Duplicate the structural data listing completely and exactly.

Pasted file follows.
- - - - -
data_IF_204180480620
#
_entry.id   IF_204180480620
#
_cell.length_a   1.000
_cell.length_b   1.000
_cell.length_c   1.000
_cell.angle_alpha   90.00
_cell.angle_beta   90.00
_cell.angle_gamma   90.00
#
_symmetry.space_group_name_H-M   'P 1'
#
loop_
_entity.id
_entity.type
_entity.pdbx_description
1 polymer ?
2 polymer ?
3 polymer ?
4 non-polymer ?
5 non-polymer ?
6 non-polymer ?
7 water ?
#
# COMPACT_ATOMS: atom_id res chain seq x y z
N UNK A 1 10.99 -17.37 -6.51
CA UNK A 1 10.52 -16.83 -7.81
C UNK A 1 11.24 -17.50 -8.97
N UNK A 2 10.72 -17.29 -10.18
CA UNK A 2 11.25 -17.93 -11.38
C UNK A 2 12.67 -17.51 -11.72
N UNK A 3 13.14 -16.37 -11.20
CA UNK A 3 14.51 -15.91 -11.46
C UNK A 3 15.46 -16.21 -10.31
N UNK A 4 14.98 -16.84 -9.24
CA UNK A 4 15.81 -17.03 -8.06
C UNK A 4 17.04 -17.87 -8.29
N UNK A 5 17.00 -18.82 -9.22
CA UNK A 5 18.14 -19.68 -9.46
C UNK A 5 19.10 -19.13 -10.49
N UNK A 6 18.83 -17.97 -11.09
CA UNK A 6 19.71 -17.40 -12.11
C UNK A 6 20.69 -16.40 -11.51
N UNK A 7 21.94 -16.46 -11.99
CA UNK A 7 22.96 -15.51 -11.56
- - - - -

data_IF_204180480620
#
_entry.id   IF_204180480620
#
_cell.length_a   1.000
_cell.length_b   1.000
_cell.length_c   1.000
_cell.angle_alpha   90.00
_cell.angle_beta   90.00
_cell.angle_gamma   90.00
#
_symmetry.space_group_name_H-M   'P 1'
#
loop_
_entity.id
_entity.type
_entity.pdbx_description
1 polymer ?
2 polymer ?
3 polymer ?
4 non-polymer ?
5 non-polymer ?
6 non-polymer ?
7 water ?
#
# COMPACT_ATOMS: atom_id res chain seq x y z
N UNK A 1 10.99 -17.37 -6.51
CA UNK A 1 10.52 -16.83 -7.81
C UNK A 1 11.24 -17.50 -8.97
N UNK A 2 10.72 -17.29 -10.18
CA UNK A 2 11.25 -17.93 -11.38
C UNK A 2 12.67 -17.51 -11.72
N UNK A 3 13.14 -16.37 -11.20
CA UNK A 3 14.51 -15.91 -11.46
C UNK A 3 15.46 -16.21 -10.31
N UNK A 4 14.98 -16.84 -9.24
CA UNK A 4 15.81 -17.03 -8.06
C UNK A 4 17.04 -17.87 -8.29
N UNK A 5 17.00 -18.82 -9.22
CA UNK A 5 18.14 -19.68 -9.46
C UNK A 5 19.10 -19.13 -10.49
N UNK A 6 18.83 -17.97 -11.09
CA UNK A 6 19.71 -17.40 -12.11
C UNK A 6 20.69 -16.40 -11.51
N UNK A 7 21.94 -16.46 -11.99
CA UNK A 7 22.96 -15.51 -11.56